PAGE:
Volunteers keeping Michigan parks afloat amid government shutdown

By Keith Matheny
Detroit Free Press

MICHIGAN — Armies will amass in Monroe later this month, and the battle will go on — even as political battles in Washington threaten to prevent it.

The 206th Anniversary Commemoration of the Battle of the River Raisin in the War of 1812 will take place as scheduled at the River Raisin National Battlefield Park on Jan. 18-19, despite the fact that it is one of 417 national parks nationwide, and five in Michigan, dealing with the weeks-long federal government shutdown.

A staff member at Sleeping Bear Dunes National Lakeshore Park show students from Brethren Schools how to use snowshoes in 2018. A program run at the dunes for the past four years, bringing in fourth- and fifth-graders to snowshoe and learn about winter ecology, has been scrapped because of the government shutdown. (Courtesy photo)

Volunteers are propping up limited operations at many national parks throughout the country, as the partial shutdown has languished since Dec. 22, furloughing almost all National Park Service staff. Others have closed down altogether, including Southern California’s iconic Joshua Tree National Park, after visitors damaged some of the park’s namesake trees.

The government stoppage has shut down one Michigan national park, Keweenaw National Historical Park in Calumet. Two other national parks in the state — Pictured Rocks National Lakeshore in Munising and Sleeping Bear Dunes National Lakeshore in Empire, can still be entered, but are virtually unstaffed, with closed visitor centers, unplowed parking lots and other amenities left wanting. Isle Royale National Park in Lake Superior is closed for the winter until April, as it typically is each year.

Volunteers are keeping the parks in the best shape they can, during this slower, winter season. But should the federal standoff linger into spring or summer, that will become impossible, they said.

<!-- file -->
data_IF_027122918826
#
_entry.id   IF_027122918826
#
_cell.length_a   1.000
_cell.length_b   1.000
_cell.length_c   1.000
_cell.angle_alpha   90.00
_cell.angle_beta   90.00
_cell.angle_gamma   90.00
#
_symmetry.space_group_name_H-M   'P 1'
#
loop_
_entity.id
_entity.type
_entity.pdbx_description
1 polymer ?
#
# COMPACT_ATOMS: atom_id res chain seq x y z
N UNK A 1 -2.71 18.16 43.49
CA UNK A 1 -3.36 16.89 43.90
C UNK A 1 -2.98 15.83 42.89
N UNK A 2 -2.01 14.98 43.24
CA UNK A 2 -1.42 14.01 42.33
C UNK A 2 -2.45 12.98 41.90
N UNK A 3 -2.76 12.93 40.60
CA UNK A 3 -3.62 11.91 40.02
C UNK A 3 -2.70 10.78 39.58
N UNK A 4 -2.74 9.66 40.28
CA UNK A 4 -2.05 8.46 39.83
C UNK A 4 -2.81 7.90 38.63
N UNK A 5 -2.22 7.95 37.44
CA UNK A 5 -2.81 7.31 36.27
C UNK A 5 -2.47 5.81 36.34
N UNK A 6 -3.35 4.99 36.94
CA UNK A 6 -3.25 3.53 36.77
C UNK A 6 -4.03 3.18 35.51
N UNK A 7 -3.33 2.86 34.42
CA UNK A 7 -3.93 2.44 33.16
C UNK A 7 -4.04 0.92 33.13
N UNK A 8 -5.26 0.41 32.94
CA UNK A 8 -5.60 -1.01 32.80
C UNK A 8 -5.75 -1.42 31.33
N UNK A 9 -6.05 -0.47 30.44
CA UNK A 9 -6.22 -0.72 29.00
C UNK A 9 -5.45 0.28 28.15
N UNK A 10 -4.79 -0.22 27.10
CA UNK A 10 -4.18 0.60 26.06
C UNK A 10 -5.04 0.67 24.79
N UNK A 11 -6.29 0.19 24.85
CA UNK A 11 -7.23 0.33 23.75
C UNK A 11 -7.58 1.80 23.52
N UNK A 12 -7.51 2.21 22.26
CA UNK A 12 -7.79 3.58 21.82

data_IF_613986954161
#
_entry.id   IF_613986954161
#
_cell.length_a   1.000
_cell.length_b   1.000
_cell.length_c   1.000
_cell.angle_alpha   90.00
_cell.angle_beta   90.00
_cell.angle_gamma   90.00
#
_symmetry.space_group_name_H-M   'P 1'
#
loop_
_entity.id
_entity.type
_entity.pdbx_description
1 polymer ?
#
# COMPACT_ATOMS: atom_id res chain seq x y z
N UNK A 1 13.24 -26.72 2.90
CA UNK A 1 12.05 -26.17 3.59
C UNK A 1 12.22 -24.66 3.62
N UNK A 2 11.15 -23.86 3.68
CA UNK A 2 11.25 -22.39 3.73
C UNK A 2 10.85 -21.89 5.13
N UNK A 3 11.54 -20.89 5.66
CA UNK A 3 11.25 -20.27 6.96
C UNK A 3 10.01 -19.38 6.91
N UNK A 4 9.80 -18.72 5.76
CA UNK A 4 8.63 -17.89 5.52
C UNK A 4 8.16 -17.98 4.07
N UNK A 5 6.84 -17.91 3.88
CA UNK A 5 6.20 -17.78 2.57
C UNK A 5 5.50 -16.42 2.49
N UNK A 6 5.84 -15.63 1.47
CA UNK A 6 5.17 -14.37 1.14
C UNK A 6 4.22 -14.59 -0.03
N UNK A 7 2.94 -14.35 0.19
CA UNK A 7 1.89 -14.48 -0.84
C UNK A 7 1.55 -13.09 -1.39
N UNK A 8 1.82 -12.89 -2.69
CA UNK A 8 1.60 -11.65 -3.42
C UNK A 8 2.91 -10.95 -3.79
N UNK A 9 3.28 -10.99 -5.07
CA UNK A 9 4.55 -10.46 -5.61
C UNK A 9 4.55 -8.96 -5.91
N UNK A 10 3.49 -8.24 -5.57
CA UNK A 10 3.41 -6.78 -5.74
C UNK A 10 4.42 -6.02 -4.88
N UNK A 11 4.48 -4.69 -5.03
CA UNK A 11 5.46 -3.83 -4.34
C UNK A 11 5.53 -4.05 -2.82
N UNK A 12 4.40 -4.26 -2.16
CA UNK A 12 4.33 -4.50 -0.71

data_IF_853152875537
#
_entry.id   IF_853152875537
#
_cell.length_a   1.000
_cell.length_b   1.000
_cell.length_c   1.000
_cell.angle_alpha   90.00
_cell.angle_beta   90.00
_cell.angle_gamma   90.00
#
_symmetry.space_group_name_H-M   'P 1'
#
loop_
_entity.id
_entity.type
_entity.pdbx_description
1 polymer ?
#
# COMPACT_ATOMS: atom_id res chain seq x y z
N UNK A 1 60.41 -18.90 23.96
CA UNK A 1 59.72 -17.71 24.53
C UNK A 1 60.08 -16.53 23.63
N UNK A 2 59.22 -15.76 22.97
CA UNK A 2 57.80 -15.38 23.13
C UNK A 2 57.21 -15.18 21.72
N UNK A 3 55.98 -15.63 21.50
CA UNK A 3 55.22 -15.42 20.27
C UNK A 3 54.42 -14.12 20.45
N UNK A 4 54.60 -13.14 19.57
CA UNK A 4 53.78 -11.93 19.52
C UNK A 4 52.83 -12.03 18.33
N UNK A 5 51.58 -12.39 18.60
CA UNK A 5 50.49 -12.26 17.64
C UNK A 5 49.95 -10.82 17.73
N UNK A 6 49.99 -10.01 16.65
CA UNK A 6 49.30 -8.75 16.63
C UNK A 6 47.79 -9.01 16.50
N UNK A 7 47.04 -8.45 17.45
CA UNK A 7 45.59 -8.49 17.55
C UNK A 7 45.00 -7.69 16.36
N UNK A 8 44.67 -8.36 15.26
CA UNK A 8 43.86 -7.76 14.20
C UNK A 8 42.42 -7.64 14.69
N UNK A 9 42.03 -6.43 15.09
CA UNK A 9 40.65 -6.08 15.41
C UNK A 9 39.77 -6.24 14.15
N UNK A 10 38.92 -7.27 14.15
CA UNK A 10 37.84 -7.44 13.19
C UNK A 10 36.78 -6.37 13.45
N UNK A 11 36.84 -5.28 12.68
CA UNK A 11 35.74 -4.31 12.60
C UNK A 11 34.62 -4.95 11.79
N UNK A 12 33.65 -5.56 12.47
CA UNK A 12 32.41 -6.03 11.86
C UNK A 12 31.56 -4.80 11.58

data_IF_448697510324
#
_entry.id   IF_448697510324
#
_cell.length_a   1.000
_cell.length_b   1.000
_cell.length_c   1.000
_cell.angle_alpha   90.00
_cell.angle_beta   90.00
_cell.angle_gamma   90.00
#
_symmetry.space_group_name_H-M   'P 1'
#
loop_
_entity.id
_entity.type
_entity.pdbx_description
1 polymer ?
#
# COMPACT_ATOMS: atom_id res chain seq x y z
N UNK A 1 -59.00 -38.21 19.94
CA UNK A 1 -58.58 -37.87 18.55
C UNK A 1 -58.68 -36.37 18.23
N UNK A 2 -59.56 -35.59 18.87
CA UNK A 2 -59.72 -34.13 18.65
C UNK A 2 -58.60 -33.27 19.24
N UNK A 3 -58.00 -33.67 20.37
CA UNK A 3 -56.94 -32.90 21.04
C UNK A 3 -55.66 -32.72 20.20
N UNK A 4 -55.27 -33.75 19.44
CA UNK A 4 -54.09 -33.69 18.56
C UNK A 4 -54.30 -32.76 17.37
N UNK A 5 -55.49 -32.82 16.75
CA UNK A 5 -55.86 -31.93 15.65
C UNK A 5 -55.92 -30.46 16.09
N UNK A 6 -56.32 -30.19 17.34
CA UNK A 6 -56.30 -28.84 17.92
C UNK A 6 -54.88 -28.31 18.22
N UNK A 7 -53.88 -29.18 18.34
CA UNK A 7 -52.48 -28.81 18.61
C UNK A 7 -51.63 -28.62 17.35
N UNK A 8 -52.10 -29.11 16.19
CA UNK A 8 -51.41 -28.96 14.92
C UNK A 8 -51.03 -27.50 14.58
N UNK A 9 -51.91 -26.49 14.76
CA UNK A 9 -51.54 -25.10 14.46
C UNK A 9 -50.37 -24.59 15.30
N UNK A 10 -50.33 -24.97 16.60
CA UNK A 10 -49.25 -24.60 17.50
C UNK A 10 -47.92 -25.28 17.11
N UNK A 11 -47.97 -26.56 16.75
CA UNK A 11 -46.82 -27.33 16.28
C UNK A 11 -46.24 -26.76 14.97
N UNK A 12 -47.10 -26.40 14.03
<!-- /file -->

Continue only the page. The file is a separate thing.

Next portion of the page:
Supporters of the annual commemoration of Monroe’s famous battle from more than two centuries ago aren’t willing to let the intransigence in Washington stop their activities.

“We have a lot of people coming in to do those programs,” said Toni Cooper, executive director of the nonprofit River Raisin National Battlefield Park Foundation, which provides fundraising and support to the park.

In the Upper Peninsula, Keweenaw National Historical Park in Calumet is closed for the duration of the government shutdown. Visitor centers for Pictured Rocks National Lakeshore near Munising are closed. As it is every year, Isle Royale National Park in Lake Superior is closed from Nov. 1 through April 15.

At Sleeping Bear Dunes National Lakeshore near Empire along Lake Michigan, all of the hiking trails and beach access points are open. But trailhead parking lots aren’t being cleared of snow, said Kerry Kelly, chairman of the board of the nonprofit Friends of Sleeping Bear Dunes.

“If we get a bunch of snow, people will be parking along the road and walking in,” he said. “That creates a safety hazard, with families walking along a busy highway,” M-22.

A portable toilet at the Dune Climb, owned and maintained by the Parks Service, “was full to overflowing” in recent days, Kelly said. The area is a popular sledding hill in the winter, he said. The Friends group sought and received permission to have a contractor come in and service the toilet, he said.

A program run at the dunes for the past four years, bringing in fourth- and fifth-graders to snowshoe and learn about winter ecology, has been scrapped because of the shutdown. The program has served 1,400 kids at 25 schools over the last four years, Kelly said.

“That’s a big impact to me, for these kids,” he said.

To date, overflowing garbage has not been a problem at the park, with many visitors conscientiously packing out what they’re bringing in, Kelly said.

“The community is rallying around,” he said. “We’ve gotten a lot of offers from volunteers, people who want to help out. A lot of offers of donations — which helps us out, but not nearly enough to offset the loss of the Park Service budget.”

It’s enough to carry the park through its winter slow season. But Kelly said he doesn’t want to think about what could happen if the government shutdown continues into spring and summer, when more than 1.1 million people make their way to the dunes each year. And unlike some national parks that can more simply be closed, doing so at the 35-mile stretch of shoreline, with county roads and state highways running through it, would be impossible, he said.

“In the summertime, it would be a disaster,” he said.

President Donald Trump has not budged from a demand that a $5.7-billion barrier along the U.S. southern border be included in any budget proposal that would end the shutdown. Democratic leaders in the House and Senate have refused, saying Trump should separate the government shutdown from the border debate.


Posted by Tribune News Services

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